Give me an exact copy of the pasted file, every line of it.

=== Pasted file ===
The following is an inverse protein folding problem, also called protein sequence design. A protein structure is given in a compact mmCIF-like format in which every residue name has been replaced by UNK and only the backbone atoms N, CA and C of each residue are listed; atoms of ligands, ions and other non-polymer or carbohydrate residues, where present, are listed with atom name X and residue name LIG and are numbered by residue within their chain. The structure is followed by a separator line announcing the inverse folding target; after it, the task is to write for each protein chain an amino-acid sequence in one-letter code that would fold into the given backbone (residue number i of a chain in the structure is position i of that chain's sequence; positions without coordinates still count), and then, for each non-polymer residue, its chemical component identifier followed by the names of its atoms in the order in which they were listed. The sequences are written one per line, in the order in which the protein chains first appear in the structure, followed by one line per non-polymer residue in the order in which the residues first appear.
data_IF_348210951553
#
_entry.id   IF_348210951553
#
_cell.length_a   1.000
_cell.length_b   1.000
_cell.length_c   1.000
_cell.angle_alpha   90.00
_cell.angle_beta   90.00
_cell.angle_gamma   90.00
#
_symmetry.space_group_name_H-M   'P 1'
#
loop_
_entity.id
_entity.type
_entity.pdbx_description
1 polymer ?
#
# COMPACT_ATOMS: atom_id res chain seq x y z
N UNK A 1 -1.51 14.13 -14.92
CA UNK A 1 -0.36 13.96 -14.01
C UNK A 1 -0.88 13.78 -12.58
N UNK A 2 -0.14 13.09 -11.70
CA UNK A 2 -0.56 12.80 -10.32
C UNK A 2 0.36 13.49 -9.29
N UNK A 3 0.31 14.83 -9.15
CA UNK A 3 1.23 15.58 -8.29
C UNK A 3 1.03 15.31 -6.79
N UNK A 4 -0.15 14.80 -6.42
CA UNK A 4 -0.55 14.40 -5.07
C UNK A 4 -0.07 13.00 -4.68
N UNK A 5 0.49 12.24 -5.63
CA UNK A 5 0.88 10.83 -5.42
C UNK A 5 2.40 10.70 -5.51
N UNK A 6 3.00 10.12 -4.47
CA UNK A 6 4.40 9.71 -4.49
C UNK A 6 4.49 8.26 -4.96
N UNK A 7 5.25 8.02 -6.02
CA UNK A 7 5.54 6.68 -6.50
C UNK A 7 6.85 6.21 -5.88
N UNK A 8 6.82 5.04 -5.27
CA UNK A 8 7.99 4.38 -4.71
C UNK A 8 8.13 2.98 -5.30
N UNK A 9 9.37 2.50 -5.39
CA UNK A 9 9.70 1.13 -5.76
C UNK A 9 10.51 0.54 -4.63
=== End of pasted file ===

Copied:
The following is an inverse protein folding problem, also called protein sequence design. A protein structure is given in a compact mmCIF-like format in which every residue name has been replaced by UNK and only the backbone atoms N, CA and C of each residue are listed; atoms of ligands, ions and other non-polymer or carbohydrate residues, where present, are listed with atom name X and residue name LIG and are numbered by residue within their chain. The structure is followed by a separator line announcing the inverse folding target; after it, the task is to write for each protein chain an amino-acid sequence in one-letter code that would fold into the given backbone (residue number i of a chain in the structure is position i of that chain's sequence; positions without coordinates still count), and then, for each non-polymer residue, its chemical component identifier followed by the names of its atoms in the order in which they were listed. The sequences are written one per line, in the order in which the protein chains first appear in the structure, followed by one line per non-polymer residue in the order in which the residues first appear.
data_IF_348210951553
#
_entry.id   IF_348210951553
#
_cell.length_a   1.000
_cell.length_b   1.000
_cell.length_c   1.000
_cell.angle_alpha   90.00
_cell.angle_beta   90.00
_cell.angle_gamma   90.00
#
_symmetry.space_group_name_H-M   'P 1'
#
loop_
_entity.id
_entity.type
_entity.pdbx_description
1 polymer ?
#
# COMPACT_ATOMS: atom_id res chain seq x y z
N UNK A 1 -1.51 14.13 -14.92
CA UNK A 1 -0.36 13.96 -14.01
C UNK A 1 -0.88 13.78 -12.58
N UNK A 2 -0.14 13.09 -11.70
CA UNK A 2 -0.56 12.80 -10.32
C UNK A 2 0.36 13.49 -9.29
N UNK A 3 0.31 14.83 -9.15
CA UNK A 3 1.23 15.58 -8.29
C UNK A 3 1.03 15.31 -6.79
N UNK A 4 -0.15 14.80 -6.42
CA UNK A 4 -0.55 14.40 -5.07
C UNK A 4 -0.07 13.00 -4.68
N UNK A 5 0.49 12.24 -5.63
CA UNK A 5 0.88 10.83 -5.42
C UNK A 5 2.40 10.70 -5.51
N UNK A 6 3.00 10.12 -4.47
CA UNK A 6 4.40 9.71 -4.49
C UNK A 6 4.49 8.26 -4.96
N UNK A 7 5.25 8.02 -6.02
CA UNK A 7 5.54 6.68 -6.50
C UNK A 7 6.85 6.21 -5.88
N UNK A 8 6.82 5.04 -5.27
CA UNK A 8 7.99 4.38 -4.71
C UNK A 8 8.13 2.98 -5.30
N UNK A 9 9.37 2.50 -5.39
CA UNK A 9 9.70 1.13 -5.76
C UNK A 9 10.51 0.54 -4.63